Women in Business Mean Business: An Engaged Civil Society Organization in Nepal

This post is Part 4 in a series. Read Part 1 herepart 2 here, and part 3 here. Jump to Bhandary’s comments.

Rita Bhandary is a woman in business who means business. She is the current President of the Federation of Women Entrepreneurs Association in Nepal (FWEAN) and a successful entrepreneur in her own right. Rita began humbly, learning as she went to seize opportunities to launch her business and a career, and, eventually, to share her success with other women across the country. Her story starts not with the Federation of Women Entrepreneurs in Nepal, but in the home, like many women in South Asia.

As she noted at CIPE’s panel at a March 2015 National Endowment for Democracy conference in Delhi, entrepreneurial success for the women of Nepal is just like the recipe for success worldwide: take opportunities when they present themselves. Bhandary’s experience also shows the importance of sufficient human, physical and financial capital for women to succeed in business.

After graduating from university, Bhandary married and went on to raise two children. But as her children grew and went on to university themselves, she was becoming frustrated. Her husband suggested that she enroll in a general secretary course, but even this seemed like too much; Bhandary recalled that she had lost confidence in her abilities and in herself. Family and friends urged her to enroll in the course, and though she struggled initially, she eventually realized that she was both capable and talented. After she completed the course, her husband helped her obtain a small plot of land, allowing her to start her first business – a flower nursery – which took off even though, at the time, buying flowers as gifts was unheard of in Nepal.

Bhandary’s flower nursery was eventually forced to close because the business lost its land, but she reached out to friends for help starting a handmade paper company. In the early stages of her second business, Rita saw an advertisement for a training program for craftspeople, but the advertisement specified that applicants must have three years of experience.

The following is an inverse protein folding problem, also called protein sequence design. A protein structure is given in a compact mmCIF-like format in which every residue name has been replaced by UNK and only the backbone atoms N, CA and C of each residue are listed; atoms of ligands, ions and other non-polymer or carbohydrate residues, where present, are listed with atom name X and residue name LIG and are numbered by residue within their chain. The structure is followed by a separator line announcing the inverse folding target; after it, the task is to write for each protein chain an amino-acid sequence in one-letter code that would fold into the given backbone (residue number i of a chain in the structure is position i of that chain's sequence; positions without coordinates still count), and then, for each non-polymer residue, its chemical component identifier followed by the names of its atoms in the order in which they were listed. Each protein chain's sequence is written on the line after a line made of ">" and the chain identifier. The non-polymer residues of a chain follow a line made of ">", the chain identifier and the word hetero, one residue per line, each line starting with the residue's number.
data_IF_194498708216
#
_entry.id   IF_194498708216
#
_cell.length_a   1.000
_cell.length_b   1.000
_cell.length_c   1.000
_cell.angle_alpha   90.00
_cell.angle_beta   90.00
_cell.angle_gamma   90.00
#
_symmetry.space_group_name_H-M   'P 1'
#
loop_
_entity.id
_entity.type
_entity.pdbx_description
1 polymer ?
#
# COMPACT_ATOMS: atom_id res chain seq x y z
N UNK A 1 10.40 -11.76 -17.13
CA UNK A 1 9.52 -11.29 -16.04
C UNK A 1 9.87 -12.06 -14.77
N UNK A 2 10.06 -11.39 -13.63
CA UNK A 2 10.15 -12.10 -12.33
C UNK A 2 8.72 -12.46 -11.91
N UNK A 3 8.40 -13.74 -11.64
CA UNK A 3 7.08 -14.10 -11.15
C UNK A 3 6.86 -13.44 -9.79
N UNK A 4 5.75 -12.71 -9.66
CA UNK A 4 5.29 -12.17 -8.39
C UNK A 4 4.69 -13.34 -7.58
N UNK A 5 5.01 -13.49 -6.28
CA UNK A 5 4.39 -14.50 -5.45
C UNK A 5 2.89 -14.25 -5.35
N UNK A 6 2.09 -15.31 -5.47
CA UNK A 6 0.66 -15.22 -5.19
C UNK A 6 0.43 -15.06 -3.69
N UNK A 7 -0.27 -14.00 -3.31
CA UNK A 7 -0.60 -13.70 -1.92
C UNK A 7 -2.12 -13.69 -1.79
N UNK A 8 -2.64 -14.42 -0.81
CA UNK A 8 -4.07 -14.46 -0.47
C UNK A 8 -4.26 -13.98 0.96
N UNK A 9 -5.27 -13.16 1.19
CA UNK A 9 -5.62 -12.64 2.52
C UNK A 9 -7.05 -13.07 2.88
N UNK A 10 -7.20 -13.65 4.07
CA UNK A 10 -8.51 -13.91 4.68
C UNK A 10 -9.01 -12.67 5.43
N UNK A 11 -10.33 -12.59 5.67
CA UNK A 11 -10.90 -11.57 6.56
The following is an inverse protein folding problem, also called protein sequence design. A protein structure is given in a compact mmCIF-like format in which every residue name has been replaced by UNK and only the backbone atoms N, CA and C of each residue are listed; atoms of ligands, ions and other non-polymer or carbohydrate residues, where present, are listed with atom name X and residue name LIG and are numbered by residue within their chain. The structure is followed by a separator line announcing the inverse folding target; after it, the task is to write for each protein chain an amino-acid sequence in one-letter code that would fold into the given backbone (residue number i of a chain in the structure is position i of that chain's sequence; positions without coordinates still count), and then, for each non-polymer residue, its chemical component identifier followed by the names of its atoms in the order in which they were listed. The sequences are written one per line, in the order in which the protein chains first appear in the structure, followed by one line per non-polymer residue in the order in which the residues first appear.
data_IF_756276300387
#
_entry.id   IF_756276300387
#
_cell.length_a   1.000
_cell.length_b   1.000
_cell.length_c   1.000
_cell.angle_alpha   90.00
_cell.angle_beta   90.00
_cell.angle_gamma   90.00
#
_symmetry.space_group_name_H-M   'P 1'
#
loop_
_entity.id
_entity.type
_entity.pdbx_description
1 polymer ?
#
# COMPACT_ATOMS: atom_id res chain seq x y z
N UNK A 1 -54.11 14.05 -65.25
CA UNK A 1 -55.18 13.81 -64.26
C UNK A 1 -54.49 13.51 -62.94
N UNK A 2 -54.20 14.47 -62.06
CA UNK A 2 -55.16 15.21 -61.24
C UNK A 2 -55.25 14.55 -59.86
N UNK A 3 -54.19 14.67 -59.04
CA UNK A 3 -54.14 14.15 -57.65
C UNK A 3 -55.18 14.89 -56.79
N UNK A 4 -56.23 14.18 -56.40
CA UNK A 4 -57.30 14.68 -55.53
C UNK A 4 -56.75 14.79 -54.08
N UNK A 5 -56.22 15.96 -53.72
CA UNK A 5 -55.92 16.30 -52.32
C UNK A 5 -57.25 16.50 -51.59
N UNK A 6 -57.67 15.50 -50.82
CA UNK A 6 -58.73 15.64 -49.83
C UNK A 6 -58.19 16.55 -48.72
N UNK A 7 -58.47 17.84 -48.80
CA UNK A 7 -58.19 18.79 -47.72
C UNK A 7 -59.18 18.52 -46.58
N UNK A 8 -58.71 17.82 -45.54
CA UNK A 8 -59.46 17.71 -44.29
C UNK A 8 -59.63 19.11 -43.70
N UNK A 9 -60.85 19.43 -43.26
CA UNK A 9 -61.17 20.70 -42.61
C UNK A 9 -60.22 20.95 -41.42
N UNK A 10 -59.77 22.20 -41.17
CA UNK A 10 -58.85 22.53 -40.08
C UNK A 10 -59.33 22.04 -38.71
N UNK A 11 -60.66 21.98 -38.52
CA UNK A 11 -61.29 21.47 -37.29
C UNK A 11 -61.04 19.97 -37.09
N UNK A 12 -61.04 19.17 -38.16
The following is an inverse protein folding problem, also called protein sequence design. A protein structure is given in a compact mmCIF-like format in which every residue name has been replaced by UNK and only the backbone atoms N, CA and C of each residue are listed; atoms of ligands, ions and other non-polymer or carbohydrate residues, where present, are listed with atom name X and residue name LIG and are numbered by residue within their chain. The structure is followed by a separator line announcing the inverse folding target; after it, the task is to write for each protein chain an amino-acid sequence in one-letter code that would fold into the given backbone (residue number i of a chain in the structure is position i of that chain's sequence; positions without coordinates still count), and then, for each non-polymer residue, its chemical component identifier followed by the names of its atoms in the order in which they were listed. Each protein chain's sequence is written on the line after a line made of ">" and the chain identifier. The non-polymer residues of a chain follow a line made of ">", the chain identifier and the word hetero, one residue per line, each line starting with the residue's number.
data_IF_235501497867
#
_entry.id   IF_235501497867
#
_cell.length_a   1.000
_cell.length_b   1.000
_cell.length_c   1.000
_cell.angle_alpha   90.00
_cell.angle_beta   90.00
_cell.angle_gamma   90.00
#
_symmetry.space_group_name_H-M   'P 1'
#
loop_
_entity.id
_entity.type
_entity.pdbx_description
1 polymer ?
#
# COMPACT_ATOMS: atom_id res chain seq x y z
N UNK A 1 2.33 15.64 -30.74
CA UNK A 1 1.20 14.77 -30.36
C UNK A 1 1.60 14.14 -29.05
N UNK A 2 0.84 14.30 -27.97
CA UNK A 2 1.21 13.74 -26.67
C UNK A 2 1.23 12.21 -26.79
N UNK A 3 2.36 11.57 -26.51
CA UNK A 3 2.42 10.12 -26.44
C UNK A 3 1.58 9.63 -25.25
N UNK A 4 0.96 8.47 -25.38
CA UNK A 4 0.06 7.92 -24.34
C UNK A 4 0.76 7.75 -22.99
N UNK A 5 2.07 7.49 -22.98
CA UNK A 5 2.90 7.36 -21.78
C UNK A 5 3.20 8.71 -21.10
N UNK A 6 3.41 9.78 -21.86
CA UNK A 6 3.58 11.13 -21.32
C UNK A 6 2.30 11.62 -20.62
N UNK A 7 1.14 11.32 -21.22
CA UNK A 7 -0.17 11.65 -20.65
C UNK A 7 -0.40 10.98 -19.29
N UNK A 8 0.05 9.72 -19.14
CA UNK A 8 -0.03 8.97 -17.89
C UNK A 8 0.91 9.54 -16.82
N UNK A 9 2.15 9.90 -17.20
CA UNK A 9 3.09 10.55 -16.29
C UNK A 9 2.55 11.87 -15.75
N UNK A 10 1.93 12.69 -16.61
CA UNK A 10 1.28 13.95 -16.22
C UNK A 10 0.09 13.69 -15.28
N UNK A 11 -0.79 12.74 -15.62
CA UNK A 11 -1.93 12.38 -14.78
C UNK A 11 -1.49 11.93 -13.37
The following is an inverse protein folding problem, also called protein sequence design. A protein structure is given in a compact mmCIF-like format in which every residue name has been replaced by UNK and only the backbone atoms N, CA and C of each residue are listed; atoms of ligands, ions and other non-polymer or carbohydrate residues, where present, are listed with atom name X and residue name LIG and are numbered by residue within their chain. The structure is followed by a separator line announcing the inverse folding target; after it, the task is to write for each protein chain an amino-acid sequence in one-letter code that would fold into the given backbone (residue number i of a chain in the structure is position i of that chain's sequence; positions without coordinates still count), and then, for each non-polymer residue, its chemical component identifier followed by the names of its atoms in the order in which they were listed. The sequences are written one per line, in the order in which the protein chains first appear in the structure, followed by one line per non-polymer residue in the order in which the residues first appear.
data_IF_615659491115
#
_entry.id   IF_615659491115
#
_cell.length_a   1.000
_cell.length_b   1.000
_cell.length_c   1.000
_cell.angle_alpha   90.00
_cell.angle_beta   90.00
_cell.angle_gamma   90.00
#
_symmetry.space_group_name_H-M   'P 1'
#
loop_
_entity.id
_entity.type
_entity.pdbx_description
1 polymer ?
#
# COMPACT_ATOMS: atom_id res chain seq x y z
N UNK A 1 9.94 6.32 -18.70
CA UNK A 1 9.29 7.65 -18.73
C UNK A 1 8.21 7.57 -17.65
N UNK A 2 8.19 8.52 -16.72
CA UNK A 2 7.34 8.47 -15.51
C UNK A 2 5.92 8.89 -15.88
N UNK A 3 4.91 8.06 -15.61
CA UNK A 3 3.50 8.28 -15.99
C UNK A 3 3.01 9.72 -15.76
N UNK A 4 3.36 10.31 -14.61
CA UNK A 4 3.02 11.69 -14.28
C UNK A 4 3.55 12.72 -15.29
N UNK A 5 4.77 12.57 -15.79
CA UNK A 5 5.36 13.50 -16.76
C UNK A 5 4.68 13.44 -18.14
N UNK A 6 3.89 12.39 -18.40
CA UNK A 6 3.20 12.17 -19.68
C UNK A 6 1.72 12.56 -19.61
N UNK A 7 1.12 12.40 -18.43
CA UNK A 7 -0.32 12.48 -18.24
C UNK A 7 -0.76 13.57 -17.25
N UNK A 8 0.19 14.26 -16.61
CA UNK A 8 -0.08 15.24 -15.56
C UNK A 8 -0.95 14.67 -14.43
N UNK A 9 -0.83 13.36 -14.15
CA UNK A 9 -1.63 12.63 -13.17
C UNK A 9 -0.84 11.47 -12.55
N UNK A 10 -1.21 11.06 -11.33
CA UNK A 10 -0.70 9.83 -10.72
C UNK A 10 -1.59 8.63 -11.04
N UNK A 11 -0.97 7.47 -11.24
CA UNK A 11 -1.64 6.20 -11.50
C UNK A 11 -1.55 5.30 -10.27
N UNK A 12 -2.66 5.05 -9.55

With a dose of newfound confidence, Bhandary applied with only one month of experience. When the donors came to check on her business, she showed them an empty room with just two workers and no machines. She was still figuring out how to open the company and she needed their help right then. “After three years, I won’t need your help,” she said.

Bhandary’s experience shows, as CIPE has found, that business skills training can be important, but is only effective if markets exist in which trainees can apply their skills. In addition, women in business also need fixed assets, financing and mentorship. But even that is not enough. As highlighted in a 2014 World Bank study on entrepreneurship, training, paired with loans and exposure to other successful businesses, increased knowledge, improved operations, and reduced failure rates. But this success was seen only by men. Women improved their business knowledge, but showed no improvements in other outcomes. To a great degree, that is because many women entrepreneurs around the world also face the challenges of a business environment that presents women with a range of regulatory and other hurdles not faced by men.

It is precisely the role of women’s chambers and associations, such as FWEAN, to tackle those barriers through the policy advocacy process. Recognizing this, Bhandary became not only a successful entrepreneur, but a leader focused on empowering other women. She FWEAN as a platform to consolidate their voice to improve the business climate for women in Nepal.

Earlier this year, with the support of CIPE, FWEAN reached out to government ministries interested in moving forward a bill designed to help women-owned SMEs. The bill sat in Parliament for years, so FWEAN held a series of events to publicize the importance of women’s entrepreneurship amidst Nepal’s ongoing struggles to complete its nearly nine-year peace process and to rebuild the country after the devastating April earthquakes. Working together, the women of FWEAN received a positive response from the government, and FWEAN is now seen as a credible, and powerful, representative of women in business.

Rachel Grossman is an Assistant Program Officer for Eurasia and South Asia at CIPE.

Comments